Melton Mowbray. She’s born in 1871 to an Irish mother, Ann, who hails from Galway.
The pair accompany one another as they seek casual work as garden or field hands. Theirs
was a volatile relationship that frequently turned violent with alcohol consumption. They
moved from cheap lodgings, they’re frequently thrown out of their cheap lodgings for being
drunk and they also use the casual wards. Between them they serve repeated jail terms
for begging, drunkenness and occasionally theft. The press report their Irish ancestry
and they themselves are not beyond accusing their prosecutors of racial prejudice. On
one occasion, Mary Ellen who at this stage is young, she’s just in her early 20s, seeks
to ameliorate the threat of another jail term, for having stolen a waistcoat, by claiming
she had committed the crime to escape her alcoholic, and aging, mother. The magistrate
orders her discharge, instructs the police missioner to secure the young woman a place
in service. That Mary was shortly before a different magistrate alongside her mother
suggests that the ruse had worked and the intervention failed. The tramping lifestyle,
the alcoholic, clearly took their toll. Reports from 1895 – so she’s mid-20s by this point
– start noting that with increasing alarm her physical decline, she ‘looked a dreadful
state’, she appeared ‘emaciated and vacant looking’. As a pair, and as you can see
from this, they’re moving a considerable distance as they go between Lincolnshire and
Gloucestershire back and forth on a diagonal axis and I’m kind of wondering whether that
green line which my 15 year old son very helpfully drew onto this presentation for me – in
fact he helped me with quite a lot of this and when it goes wrong I shall blame him!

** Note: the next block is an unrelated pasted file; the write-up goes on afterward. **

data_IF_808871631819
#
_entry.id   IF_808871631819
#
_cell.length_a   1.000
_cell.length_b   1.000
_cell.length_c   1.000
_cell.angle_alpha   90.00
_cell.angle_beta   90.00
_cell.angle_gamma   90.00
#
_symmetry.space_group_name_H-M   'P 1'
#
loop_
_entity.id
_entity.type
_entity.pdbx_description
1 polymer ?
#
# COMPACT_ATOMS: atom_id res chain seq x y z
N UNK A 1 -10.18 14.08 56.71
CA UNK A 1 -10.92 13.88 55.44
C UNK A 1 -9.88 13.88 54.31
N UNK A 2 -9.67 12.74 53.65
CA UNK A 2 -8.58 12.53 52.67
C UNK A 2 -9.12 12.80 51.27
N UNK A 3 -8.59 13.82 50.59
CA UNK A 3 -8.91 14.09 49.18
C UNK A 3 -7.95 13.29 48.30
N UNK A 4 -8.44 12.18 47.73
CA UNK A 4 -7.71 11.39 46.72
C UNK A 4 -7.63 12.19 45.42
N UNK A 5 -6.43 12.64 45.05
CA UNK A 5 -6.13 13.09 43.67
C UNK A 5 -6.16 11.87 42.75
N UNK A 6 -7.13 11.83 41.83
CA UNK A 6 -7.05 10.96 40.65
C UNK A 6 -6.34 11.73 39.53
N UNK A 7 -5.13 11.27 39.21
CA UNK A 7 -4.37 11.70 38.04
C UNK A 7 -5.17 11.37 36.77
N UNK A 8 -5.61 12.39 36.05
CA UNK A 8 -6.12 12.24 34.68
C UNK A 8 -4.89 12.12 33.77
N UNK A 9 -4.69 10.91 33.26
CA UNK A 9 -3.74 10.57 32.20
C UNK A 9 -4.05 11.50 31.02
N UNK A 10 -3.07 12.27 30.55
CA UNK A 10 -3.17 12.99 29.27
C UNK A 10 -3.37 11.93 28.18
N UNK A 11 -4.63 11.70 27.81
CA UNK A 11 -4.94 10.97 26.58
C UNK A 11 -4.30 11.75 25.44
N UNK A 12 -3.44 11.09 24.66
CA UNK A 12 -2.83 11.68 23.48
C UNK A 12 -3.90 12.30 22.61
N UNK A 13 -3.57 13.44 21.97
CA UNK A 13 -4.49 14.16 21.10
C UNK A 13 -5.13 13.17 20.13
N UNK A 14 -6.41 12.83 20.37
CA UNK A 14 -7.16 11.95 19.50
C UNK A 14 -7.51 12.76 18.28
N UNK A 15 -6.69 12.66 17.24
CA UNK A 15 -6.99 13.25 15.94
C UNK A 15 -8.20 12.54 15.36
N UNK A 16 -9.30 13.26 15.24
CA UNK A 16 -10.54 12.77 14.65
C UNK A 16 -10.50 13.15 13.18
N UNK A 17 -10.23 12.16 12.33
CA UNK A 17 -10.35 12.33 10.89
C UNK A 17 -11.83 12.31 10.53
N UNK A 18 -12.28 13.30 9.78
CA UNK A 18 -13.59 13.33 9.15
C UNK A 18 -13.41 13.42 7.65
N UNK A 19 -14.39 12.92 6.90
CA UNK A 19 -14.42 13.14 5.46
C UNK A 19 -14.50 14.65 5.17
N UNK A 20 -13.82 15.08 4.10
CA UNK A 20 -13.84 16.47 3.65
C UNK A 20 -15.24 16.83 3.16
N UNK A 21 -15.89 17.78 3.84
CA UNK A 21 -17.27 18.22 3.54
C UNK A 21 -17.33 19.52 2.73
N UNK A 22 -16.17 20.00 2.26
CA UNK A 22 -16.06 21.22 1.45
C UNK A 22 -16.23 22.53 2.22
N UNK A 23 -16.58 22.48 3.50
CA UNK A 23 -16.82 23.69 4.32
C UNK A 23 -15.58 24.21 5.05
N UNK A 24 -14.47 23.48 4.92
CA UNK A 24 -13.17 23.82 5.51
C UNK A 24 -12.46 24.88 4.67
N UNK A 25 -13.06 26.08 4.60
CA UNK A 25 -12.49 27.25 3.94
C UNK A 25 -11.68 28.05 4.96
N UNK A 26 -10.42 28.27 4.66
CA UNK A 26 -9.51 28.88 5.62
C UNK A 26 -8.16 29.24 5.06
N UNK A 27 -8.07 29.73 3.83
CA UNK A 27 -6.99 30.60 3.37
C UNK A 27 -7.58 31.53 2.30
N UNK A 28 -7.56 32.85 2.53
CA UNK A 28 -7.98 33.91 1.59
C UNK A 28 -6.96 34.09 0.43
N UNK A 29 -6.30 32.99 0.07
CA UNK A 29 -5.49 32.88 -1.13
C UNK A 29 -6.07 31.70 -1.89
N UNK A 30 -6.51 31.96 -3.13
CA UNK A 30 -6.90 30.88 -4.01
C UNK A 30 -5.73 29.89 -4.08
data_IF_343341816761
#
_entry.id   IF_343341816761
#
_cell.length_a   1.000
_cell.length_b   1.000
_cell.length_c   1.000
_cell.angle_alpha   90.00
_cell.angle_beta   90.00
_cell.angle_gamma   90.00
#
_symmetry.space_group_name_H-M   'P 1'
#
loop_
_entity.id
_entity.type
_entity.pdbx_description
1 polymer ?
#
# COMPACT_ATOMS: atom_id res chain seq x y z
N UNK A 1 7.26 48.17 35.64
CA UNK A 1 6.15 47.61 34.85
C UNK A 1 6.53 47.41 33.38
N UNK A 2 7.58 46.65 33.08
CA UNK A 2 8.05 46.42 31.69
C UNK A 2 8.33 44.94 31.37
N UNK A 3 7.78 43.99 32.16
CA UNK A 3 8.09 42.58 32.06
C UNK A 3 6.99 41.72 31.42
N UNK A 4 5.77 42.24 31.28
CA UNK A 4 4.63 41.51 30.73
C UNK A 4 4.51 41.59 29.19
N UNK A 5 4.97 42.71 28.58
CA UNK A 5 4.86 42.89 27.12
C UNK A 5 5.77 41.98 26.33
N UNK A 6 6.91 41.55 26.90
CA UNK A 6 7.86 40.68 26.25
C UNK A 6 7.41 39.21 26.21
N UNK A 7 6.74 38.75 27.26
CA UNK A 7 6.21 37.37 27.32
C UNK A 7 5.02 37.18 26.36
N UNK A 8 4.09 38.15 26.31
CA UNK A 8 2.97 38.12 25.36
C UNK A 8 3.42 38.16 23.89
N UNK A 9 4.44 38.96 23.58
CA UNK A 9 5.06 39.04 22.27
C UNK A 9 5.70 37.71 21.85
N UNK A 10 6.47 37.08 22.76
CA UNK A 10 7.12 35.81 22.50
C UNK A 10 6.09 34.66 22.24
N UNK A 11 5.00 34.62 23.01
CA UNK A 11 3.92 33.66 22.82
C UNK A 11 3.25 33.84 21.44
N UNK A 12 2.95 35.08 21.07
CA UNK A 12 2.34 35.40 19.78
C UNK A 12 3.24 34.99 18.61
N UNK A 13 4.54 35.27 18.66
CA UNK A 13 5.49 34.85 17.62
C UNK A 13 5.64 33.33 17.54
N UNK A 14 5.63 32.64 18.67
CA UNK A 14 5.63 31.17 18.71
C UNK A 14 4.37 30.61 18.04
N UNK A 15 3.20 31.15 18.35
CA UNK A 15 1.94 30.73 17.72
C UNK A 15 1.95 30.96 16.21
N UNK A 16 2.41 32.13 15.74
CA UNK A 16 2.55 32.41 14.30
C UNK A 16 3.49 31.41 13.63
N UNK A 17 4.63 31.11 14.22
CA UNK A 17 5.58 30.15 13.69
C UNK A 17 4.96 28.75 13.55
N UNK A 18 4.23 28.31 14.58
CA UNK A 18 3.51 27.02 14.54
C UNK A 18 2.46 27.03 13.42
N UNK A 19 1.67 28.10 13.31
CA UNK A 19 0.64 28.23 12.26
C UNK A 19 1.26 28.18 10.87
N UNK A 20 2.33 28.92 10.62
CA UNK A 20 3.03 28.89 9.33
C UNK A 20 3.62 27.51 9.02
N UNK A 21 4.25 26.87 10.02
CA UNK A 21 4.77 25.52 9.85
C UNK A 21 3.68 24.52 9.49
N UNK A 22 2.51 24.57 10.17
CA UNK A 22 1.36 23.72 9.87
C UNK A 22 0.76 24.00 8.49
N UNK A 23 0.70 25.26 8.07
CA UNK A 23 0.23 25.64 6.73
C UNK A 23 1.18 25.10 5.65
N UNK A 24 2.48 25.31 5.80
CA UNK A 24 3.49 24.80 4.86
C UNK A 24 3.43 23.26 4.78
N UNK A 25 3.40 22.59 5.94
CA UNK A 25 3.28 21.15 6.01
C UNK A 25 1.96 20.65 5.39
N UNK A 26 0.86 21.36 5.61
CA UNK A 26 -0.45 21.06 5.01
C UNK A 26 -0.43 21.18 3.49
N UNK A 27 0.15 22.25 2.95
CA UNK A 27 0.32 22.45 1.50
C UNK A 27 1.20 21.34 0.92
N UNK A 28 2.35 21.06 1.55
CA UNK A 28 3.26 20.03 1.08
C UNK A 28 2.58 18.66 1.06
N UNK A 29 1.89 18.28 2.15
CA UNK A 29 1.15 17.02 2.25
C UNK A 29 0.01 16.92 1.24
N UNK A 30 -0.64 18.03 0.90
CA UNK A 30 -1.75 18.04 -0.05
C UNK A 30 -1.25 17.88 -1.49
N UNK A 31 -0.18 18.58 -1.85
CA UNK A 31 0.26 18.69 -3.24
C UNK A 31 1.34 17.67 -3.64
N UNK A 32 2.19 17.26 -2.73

– I wonder if they’re shadowing the Fosse Way? Don’t know. I mean by its nature, tramping
is an activity undertaken on foot, so did the ancient roads networks such the Fosse
Way, the Icknield Way, the Ermine Street, provide the broad outlines of routes to follow
in an age before maps had become mass market? And kind of what I’m hoping is I’m going
to get a better sense as I start plotting all these GIS things together this coming
summer. I think though some of the movement is obviously
being dictated, particularly in Ellen’s case, by the seasonality of casual agricultural
work – apple and hop picking in Herefordshire and Gloucestershire for example in autumn;
vegetable planting on the Lincolnshire fens in spring. Equally some of the movements are
being dictated by public or engineering works that were taking place at this time which
were labour intensive and which are hiring workers on a daily basis. The growth of the
railway network must be assisting in the potential mobility of the tramp, not least because in
Leicester the Prisoners’ Aid Society were known to provide a rail ticket to move a released
prisoner on out of the county. And likewise the prison system itself is aiding that mobility
because a tramp is picked up somewhere, they’re moved onto the court where they’re tried,
they’re then moved from the court to the county jail to serve their sentence – or
even further afield if it’s a penal term. We’ve already heard about Robert F being
an ex-serviceman, adopting a tramp lifestyle. Many contemporaries suspected that the army’s
treatment of its former veterans were at the root cause for many of those being on the
road. They lay blame at the door of the Army’s six year short service system – I’ve had
to learn a lot of military lingo with this, sometimes I slightly glaze over but I’m
trying to get to grips with it all. What this does is it deducts a proportion of each payment
towards a Lump sum that they’re given on discharge
and the argument was that these ex-soldiers are then given this lump sum of money, they
go down the local pub, drink it all away, then decide they can’t be bothered to get
a job and resort to the casual ward, moving from ward to ward. That’s the argument.
It’s clear that a military ‘experience’, and I’m going to use that word ‘experience’,
whether in the regulars or the militia, is a very common feature of those that I’ve
been reconstructing within Leicestershire. George L., born in 1854, died 1913, exemplifies
this. His military career spanned over twenty years,
variously in the regulars, reserves and finally the militia He saw service overseas and would
later claim, when before a magistrate for drunkenness, that his intolerance of alcohol
came as a result of sunstroke whilst overseas. An initial ‘very good’ character reference
was tarnished by a desertion in 1887 that earned him a four-month jail term. Like many
ex-servicemen he appears to have no military pension and without a secure income once out
of the regulars, he has no trade. He moves frequently between casual work – he is variously